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new internationalist
issue 261 - November 1994

Country profile - Eritrea

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Where is Eritrea? [image, unknown]
go to the contents page Where is Eritrea? [image, unknown]

The tree-lined boulevards of Eritrea’s capital city, Asmara, give it a Mediterranean flavour – a legacy of its former years as an Italian colony. Eritrea celebrated independence in 1993 after defeating the Ethiopian ‘Dergue’ (regime) of Colonel Mengistu Haile Mariam in 1991. Multi-party elections are scheduled for 1997 and until then power remains in the hands of the Eritrean People’s Liberation Front (EPLF) – now renamed the People’s Front for Democracy and Justice (PFDJ).

After the defeat of Italy in 1941, Eritrea was governed for 10 years by British mandate which stimulated the rise in Eritrean national consciousness and the formation of political parties. In 1950 a UN Resolution made the region a federated state within the Ethiopian empire but this ended with Emperor Haile Selassie’s 1962 incorporation of Eritrea. In the struggle for independence, a conflict developed between the Eritrean Liberation Front (ELF) and the breakaway EPLF. The ELF, formed in 1958, was organized along ethnic and regional lines. The EPLF was influenced by Pan-Africanist and socialist trends sweeping the continent, with national unity and social development high on the agenda.

Regional stability is seen as essential to Eritrea’s security but its position as a bridge between African and Arab worlds means that it is vulnerable to neighbouring ethnic and religious conflicts. Relations with Sudan are especially important given the half-million refugees who live there, subject to Khartoum’s oppressive Sharia law.

Providing for the returning refugees is proving a headache for the Government and aid agencies. The UN repatriation programme is getting under way but suffers both from lack of money and from Eritrea’s lack of infrastructure.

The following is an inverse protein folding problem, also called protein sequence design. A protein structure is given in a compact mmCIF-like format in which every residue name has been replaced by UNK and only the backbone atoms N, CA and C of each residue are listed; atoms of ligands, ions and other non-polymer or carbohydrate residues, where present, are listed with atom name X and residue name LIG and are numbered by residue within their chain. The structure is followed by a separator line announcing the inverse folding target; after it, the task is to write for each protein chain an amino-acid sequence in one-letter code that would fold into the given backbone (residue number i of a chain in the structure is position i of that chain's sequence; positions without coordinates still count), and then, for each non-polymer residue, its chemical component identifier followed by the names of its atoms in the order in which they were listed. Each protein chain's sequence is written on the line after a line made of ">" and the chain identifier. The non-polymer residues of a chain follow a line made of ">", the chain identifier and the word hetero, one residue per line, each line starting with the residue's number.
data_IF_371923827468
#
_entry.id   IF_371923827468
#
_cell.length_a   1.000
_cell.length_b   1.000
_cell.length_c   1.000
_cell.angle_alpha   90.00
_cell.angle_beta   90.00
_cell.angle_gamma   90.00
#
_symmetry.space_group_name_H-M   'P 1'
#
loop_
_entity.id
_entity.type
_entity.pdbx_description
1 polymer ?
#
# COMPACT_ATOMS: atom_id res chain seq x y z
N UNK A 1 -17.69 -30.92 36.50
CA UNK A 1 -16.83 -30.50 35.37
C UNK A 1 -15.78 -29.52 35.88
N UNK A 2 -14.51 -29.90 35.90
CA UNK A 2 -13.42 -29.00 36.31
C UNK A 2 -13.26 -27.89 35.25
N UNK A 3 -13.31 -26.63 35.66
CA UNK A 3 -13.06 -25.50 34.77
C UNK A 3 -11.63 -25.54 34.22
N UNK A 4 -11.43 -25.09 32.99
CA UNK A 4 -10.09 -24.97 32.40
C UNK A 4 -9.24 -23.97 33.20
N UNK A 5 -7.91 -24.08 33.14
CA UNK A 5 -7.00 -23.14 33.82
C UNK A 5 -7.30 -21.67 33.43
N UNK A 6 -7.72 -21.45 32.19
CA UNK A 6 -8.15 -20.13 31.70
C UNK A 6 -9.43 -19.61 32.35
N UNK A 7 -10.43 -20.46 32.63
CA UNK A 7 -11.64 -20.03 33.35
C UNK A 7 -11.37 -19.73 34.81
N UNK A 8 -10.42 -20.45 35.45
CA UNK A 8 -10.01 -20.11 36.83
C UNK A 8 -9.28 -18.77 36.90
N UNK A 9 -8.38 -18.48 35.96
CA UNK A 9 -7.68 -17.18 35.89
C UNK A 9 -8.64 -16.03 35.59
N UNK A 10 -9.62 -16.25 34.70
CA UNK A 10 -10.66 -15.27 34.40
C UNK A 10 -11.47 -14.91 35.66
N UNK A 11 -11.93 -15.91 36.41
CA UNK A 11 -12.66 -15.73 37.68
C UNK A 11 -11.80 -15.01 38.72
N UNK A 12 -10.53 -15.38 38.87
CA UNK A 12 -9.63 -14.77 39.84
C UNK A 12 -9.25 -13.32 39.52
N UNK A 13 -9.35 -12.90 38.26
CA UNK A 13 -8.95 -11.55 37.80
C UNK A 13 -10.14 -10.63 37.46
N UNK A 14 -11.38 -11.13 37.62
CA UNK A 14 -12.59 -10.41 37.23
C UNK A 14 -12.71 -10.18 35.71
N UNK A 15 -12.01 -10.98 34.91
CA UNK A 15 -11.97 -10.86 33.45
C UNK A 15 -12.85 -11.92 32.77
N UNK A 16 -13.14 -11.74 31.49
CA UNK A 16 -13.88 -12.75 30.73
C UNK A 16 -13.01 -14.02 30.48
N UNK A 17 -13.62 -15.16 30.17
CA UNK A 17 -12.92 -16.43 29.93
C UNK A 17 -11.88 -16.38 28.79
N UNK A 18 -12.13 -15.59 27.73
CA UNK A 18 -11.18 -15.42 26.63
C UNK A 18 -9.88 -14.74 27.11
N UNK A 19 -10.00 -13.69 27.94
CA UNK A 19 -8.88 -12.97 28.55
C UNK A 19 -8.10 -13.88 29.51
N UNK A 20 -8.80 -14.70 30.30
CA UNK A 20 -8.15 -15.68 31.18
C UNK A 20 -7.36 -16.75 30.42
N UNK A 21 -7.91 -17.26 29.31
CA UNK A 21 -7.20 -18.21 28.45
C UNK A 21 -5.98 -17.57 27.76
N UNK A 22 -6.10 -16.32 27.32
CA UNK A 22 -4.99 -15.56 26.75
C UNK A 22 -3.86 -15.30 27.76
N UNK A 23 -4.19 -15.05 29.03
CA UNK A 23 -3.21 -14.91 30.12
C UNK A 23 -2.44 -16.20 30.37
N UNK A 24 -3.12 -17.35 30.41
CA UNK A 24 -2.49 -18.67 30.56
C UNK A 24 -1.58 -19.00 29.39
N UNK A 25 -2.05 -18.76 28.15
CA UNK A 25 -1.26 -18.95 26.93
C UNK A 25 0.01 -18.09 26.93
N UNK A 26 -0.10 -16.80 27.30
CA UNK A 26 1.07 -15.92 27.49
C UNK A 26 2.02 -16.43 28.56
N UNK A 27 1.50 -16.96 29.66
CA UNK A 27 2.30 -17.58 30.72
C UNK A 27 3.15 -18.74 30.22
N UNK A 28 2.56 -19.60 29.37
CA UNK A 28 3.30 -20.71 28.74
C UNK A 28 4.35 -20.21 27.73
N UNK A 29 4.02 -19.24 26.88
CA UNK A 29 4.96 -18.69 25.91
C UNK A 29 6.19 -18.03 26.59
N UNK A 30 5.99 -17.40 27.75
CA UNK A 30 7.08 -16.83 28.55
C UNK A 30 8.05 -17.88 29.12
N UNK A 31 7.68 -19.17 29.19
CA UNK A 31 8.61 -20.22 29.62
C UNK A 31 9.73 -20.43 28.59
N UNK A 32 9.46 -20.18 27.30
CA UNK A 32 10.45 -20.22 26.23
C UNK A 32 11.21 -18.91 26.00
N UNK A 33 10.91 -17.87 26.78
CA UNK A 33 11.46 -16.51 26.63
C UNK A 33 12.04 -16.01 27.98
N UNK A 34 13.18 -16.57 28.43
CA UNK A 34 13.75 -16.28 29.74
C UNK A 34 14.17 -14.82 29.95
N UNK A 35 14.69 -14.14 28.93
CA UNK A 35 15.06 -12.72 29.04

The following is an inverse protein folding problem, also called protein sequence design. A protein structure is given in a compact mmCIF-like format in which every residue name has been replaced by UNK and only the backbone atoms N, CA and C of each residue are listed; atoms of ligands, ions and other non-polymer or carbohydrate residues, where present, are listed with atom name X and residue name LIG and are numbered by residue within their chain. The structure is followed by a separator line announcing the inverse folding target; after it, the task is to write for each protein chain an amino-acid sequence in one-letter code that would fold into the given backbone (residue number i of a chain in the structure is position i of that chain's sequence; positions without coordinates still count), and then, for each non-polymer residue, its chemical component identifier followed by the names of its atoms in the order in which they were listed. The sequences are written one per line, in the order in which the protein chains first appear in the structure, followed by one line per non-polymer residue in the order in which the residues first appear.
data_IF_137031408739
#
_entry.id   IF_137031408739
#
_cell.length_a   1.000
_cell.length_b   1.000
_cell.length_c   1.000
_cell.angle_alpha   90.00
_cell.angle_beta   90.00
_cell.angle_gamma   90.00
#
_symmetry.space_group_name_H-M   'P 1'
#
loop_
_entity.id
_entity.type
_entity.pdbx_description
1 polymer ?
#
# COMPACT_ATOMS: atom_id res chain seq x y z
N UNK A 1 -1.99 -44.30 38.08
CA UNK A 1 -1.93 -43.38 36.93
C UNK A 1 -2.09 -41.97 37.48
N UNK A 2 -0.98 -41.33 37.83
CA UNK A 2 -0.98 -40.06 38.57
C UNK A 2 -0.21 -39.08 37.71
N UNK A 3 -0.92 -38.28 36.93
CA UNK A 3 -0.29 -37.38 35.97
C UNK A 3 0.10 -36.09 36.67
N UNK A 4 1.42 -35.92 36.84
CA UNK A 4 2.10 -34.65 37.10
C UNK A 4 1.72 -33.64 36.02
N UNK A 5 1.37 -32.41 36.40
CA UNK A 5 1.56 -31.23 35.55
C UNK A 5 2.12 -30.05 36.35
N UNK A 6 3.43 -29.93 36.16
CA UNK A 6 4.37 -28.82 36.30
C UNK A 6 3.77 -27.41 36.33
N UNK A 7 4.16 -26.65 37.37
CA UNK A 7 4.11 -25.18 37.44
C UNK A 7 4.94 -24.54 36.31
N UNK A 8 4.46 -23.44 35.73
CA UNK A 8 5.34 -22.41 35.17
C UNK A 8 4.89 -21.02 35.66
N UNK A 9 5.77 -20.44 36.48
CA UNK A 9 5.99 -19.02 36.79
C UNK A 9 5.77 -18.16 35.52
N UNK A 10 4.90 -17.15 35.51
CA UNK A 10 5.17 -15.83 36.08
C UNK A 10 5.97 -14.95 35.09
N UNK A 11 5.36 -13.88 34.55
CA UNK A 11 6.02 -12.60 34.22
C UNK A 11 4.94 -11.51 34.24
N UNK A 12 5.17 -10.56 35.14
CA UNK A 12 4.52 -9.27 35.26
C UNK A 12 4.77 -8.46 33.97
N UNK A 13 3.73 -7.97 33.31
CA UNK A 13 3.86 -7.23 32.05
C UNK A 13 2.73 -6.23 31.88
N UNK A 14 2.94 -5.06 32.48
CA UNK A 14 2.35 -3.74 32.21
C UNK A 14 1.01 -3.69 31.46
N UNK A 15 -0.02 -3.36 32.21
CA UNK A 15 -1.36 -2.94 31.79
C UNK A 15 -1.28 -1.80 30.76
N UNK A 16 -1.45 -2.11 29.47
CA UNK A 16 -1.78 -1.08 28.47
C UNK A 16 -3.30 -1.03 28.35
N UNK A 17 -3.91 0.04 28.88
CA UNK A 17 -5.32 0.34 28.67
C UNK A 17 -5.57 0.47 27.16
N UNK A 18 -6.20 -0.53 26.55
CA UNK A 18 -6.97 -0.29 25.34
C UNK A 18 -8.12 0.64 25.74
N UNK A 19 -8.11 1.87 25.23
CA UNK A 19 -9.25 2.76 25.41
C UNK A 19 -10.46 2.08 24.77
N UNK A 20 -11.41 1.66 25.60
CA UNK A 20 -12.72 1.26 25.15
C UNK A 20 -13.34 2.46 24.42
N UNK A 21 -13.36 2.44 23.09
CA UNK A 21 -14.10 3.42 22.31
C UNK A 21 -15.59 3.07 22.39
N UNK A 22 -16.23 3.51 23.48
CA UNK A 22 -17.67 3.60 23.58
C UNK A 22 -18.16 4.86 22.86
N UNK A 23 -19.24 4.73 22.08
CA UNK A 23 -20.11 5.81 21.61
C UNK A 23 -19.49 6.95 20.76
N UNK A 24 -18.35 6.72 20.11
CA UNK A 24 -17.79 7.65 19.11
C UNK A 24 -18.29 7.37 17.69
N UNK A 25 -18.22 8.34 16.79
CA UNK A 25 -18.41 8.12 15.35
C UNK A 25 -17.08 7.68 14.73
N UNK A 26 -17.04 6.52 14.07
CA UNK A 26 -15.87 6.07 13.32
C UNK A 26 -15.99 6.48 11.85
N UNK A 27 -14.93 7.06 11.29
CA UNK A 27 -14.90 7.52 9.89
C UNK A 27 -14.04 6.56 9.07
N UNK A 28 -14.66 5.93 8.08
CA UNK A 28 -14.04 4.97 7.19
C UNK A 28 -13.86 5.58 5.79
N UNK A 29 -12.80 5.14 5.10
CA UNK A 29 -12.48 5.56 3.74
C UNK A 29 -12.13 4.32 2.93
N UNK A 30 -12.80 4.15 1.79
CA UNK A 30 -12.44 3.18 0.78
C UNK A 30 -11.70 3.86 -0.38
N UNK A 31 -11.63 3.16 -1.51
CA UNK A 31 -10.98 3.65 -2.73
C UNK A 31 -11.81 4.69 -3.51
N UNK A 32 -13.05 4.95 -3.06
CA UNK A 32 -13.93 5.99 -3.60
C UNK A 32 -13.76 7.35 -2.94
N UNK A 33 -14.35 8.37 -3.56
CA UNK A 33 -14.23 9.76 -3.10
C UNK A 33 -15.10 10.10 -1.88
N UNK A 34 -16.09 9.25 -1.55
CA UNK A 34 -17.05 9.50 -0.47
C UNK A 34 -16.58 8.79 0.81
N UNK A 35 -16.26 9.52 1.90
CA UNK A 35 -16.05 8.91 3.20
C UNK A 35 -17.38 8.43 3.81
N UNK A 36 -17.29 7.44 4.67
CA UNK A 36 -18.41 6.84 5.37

Yet the Government remains popular and freedom of speech and the rule of law prevail. Government officials, many former fighters, work for a pittance and the Eritrean people have earned themselves a high reputation among donors for their dedication and honesty.

How long Eritrea can sustain its stability is uncertain. Cracks are appearing as impoverished fighters vie for scarce resources with refugees and with rich returnees. Foreign remittances kept the struggle alive and are still essential to the economy but as market liberalization proceeds many Eritreans are beginning to question the value of their sacrifices. International investment has been slow and with a fast-growing population, unemployment is set to rocket.

But Eritrea’s constant refrain is one of self-reliance and determination: ‘We fought against the odds for 30 years and we can do so for 30 more. If you don’t want to help us, leave us to do it ourselves.’

Jacky Sutton


LEADER: President Isiais Afwerki, EPLF’s General Secretary.

ECONOMY: GNP per capita US$120 (US $22,240)
Monetary unit: Ethiopian Birr
Main imports: Machinery, food aid, tools, spare parts, crude oil, vehicles, construction materials, fertilizers.
Main exports: Hides, salt, leather goods, some fruit, petroleum products.

PEOPLE: 3.5 million (1 million refugees)

HEALTH: Infant mortality 123 per 1,000 live births (US 9 per 1,000).

CULTURE: Highland farmers and lowland nomads; also returnees who have added cosmopolitan influence. Fighters are an important ‘class’ with a dialect of their own.
Religion: Equally Muslims and Coptic Christians.
Languages: Official languages are Tigrinya, Arabic, English. Also: Amharic, Tigre, Italian, Samo, Beja, Kuname, Bilen, Baria.

Sources: 1991 Leeds University Study, National Bank of Eritrea; National Union of Eritrean Women; Economist Intelligence unit Country Profile 1993/4; Ministry of Agriculture; Commission for Eritrean Refugee Affairs; UNHCR; Ministry of Education; Ministry of Industry; Asmara University; Third World Guide 1993-4; The State of the World’s Children 1994.



[image, unknown] INCOME DISTRIBUTION [image, unknown] [image, unknown] [image, unknown]
Wealthy returnees and middle class prosper. Subsistence economy in rural areas.
[image, unknown] LITERACY [image, unknown]
20%. Even lower among women and nomads.
[image, unknown] SELF-RELIANCE [image, unknown] [image, unknown]
Depends on food aid; investment needed to kick-start viable economy.
[image, unknown] FREEDOM [image, unknown] [image, unknown] [image, unknown] [image, unknown]
New freedoms since independence, but still one-party state.
[image, unknown] POSITION OF WOMEN [image, unknown] [image, unknown] [image, unknown]
Equal in theory; traditional attitudes in rural areas. Female circumcision widespread. Women hold 20% of seats in national assembly.
[image, unknown] LIFE EXPECTANCY [image, unknown]
47 years, lower in rural areas and among nomads. (US 76 years)




One-party state; aim is for multi-party democracy; equal rights for women; free speech; the rule of law.


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